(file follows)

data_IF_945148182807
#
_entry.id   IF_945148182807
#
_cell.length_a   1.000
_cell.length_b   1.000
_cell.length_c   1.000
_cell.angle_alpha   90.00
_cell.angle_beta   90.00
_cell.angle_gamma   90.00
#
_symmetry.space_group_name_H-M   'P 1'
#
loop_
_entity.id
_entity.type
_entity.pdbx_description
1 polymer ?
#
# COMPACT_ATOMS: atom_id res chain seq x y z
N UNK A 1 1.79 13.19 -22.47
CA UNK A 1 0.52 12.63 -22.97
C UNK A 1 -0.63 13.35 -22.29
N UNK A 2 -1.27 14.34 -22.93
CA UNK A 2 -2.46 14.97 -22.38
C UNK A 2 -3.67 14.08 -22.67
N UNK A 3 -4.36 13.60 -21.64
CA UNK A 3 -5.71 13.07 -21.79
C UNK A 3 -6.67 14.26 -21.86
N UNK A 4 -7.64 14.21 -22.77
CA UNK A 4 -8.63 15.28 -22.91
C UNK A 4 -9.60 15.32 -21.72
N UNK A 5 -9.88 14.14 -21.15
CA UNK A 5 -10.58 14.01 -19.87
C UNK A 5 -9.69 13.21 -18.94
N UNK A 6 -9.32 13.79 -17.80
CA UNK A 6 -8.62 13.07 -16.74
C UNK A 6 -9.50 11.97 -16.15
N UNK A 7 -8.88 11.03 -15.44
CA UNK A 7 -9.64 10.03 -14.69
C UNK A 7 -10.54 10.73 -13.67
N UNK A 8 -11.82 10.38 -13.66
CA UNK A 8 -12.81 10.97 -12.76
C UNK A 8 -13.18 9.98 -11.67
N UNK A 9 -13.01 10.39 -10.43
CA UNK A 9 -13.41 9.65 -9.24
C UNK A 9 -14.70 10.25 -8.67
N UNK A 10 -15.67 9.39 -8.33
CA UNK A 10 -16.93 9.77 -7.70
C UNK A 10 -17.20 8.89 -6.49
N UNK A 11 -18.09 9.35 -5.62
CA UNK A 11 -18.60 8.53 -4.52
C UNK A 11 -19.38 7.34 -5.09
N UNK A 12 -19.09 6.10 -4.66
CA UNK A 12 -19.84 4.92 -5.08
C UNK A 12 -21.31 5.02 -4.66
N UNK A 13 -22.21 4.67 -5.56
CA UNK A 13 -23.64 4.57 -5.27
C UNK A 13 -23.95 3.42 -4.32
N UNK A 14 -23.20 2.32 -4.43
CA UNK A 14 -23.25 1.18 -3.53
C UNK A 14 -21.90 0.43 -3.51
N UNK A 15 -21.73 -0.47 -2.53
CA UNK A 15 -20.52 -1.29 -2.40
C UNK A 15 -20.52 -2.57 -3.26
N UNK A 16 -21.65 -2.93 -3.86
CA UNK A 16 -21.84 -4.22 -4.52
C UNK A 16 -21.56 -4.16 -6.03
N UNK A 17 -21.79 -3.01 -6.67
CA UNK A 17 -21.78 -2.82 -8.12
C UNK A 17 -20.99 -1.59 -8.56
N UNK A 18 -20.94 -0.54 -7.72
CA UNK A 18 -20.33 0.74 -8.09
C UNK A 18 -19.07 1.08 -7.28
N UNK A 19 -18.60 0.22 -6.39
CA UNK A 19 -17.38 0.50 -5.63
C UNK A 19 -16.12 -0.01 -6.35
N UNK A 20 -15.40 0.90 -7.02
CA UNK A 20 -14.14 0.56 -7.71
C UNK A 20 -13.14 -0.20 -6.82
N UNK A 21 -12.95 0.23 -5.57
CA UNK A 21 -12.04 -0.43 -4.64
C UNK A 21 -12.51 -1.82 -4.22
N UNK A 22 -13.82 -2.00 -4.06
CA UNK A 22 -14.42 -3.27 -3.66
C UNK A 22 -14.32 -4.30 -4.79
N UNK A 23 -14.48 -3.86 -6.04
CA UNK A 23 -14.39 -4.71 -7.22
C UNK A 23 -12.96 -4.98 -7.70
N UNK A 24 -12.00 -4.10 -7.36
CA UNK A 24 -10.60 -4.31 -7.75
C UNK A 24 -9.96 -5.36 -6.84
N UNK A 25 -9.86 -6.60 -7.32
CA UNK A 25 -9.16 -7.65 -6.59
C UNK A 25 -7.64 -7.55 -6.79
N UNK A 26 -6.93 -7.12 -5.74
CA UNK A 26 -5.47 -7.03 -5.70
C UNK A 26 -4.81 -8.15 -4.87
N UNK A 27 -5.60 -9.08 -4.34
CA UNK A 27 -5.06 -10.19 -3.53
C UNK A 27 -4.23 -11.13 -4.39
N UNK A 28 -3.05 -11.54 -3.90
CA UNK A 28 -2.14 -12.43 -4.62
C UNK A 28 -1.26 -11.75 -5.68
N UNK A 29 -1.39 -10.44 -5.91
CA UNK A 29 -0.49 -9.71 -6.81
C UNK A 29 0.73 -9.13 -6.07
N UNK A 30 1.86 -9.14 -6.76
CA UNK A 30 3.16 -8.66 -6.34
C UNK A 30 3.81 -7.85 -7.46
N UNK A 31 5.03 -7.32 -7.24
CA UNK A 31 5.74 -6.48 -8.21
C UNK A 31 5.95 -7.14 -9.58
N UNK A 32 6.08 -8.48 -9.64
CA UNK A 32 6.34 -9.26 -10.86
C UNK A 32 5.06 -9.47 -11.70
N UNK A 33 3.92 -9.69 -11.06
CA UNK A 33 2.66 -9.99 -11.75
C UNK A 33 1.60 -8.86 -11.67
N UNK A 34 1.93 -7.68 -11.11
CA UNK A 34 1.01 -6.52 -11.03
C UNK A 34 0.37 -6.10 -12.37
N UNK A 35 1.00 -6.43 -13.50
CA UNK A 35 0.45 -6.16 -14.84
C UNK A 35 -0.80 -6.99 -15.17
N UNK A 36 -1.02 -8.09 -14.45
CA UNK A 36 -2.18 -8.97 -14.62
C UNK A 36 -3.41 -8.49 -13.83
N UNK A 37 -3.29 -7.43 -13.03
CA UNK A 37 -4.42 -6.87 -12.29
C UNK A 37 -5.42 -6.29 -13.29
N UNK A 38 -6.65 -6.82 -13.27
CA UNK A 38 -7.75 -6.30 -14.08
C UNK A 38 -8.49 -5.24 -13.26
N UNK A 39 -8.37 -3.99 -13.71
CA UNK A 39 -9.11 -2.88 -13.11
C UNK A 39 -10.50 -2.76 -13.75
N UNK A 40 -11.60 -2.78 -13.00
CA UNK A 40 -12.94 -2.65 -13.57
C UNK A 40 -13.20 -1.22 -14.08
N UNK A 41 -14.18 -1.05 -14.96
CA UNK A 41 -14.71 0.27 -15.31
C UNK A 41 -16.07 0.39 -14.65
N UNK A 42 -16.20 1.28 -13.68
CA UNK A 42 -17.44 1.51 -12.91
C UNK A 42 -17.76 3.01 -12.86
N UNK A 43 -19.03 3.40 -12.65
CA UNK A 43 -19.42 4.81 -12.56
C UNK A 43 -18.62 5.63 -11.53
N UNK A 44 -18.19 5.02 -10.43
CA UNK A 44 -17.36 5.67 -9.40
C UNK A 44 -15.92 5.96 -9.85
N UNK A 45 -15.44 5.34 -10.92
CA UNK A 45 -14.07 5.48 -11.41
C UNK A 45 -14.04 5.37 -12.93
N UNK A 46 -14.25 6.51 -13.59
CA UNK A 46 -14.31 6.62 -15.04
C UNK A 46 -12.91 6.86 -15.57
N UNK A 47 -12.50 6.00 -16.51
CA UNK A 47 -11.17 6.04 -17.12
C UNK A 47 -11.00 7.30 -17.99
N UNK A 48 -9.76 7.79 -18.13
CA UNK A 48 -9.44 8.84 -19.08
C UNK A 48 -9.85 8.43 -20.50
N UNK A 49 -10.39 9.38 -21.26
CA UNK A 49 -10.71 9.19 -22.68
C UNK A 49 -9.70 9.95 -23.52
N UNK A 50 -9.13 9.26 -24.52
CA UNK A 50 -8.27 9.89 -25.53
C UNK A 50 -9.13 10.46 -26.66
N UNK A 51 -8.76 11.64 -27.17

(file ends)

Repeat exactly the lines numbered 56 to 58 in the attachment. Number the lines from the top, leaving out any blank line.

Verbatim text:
C UNK A 12 -21.31 5.02 -4.66
N UNK A 13 -22.21 4.67 -5.56
CA UNK A 13 -23.64 4.57 -5.27